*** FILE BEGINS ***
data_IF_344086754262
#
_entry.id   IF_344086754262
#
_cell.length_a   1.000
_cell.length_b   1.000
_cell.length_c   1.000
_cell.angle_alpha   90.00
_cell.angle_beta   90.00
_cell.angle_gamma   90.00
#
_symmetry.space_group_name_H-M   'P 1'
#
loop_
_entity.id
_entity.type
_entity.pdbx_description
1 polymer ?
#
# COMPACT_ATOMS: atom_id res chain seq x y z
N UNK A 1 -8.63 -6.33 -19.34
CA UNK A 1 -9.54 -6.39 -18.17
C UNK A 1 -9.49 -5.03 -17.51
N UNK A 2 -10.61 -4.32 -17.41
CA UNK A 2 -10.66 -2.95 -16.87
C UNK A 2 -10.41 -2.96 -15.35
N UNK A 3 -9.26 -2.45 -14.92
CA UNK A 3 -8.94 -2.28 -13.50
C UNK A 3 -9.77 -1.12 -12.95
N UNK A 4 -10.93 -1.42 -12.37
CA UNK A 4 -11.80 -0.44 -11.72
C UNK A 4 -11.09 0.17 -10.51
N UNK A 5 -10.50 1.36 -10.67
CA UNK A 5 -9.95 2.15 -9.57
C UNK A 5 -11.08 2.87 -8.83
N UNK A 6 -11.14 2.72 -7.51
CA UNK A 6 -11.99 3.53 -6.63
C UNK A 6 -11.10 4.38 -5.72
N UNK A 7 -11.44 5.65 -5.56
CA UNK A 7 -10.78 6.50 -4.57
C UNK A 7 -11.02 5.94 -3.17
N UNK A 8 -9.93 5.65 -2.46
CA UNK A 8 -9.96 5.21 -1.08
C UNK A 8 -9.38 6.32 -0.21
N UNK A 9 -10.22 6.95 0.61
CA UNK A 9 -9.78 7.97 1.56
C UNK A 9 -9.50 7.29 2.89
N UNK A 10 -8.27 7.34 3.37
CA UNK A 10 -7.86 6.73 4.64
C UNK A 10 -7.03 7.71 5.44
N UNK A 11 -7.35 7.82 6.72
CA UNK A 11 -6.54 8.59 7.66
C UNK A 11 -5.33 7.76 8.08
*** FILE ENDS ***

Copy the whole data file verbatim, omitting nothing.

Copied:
data_IF_344086754262
#
_entry.id   IF_344086754262
#
_cell.length_a   1.000
_cell.length_b   1.000
_cell.length_c   1.000
_cell.angle_alpha   90.00
_cell.angle_beta   90.00
_cell.angle_gamma   90.00
#
_symmetry.space_group_name_H-M   'P 1'
#
loop_
_entity.id
_entity.type
_entity.pdbx_description
1 polymer ?
#
# COMPACT_ATOMS: atom_id res chain seq x y z
N UNK A 1 -8.63 -6.33 -19.34
CA UNK A 1 -9.54 -6.39 -18.17
C UNK A 1 -9.49 -5.03 -17.51
N UNK A 2 -10.61 -4.32 -17.41
CA UNK A 2 -10.66 -2.95 -16.87
C UNK A 2 -10.41 -2.96 -15.35
N UNK A 3 -9.26 -2.45 -14.92
CA UNK A 3 -8.94 -2.28 -13.50
C UNK A 3 -9.77 -1.12 -12.95
N UNK A 4 -10.93 -1.42 -12.37
CA UNK A 4 -11.80 -0.44 -11.72
C UNK A 4 -11.09 0.17 -10.51
N UNK A 5 -10.50 1.36 -10.67
CA UNK A 5 -9.95 2.15 -9.57
C UNK A 5 -11.08 2.87 -8.83
N UNK A 6 -11.14 2.72 -7.51
CA UNK A 6 -11.99 3.53 -6.63
C UNK A 6 -11.10 4.38 -5.72
N UNK A 7 -11.44 5.65 -5.56
CA UNK A 7 -10.78 6.50 -4.57
C UNK A 7 -11.02 5.94 -3.17
N UNK A 8 -9.93 5.65 -2.46
CA UNK A 8 -9.96 5.21 -1.08
C UNK A 8 -9.38 6.32 -0.21
N UNK A 9 -10.22 6.95 0.61
CA UNK A 9 -9.78 7.97 1.56
C UNK A 9 -9.50 7.29 2.89
N UNK A 10 -8.27 7.34 3.37
CA UNK A 10 -7.86 6.73 4.64
C UNK A 10 -7.03 7.71 5.44
N UNK A 11 -7.35 7.82 6.72
CA UNK A 11 -6.54 8.59 7.66
C UNK A 11 -5.33 7.76 8.08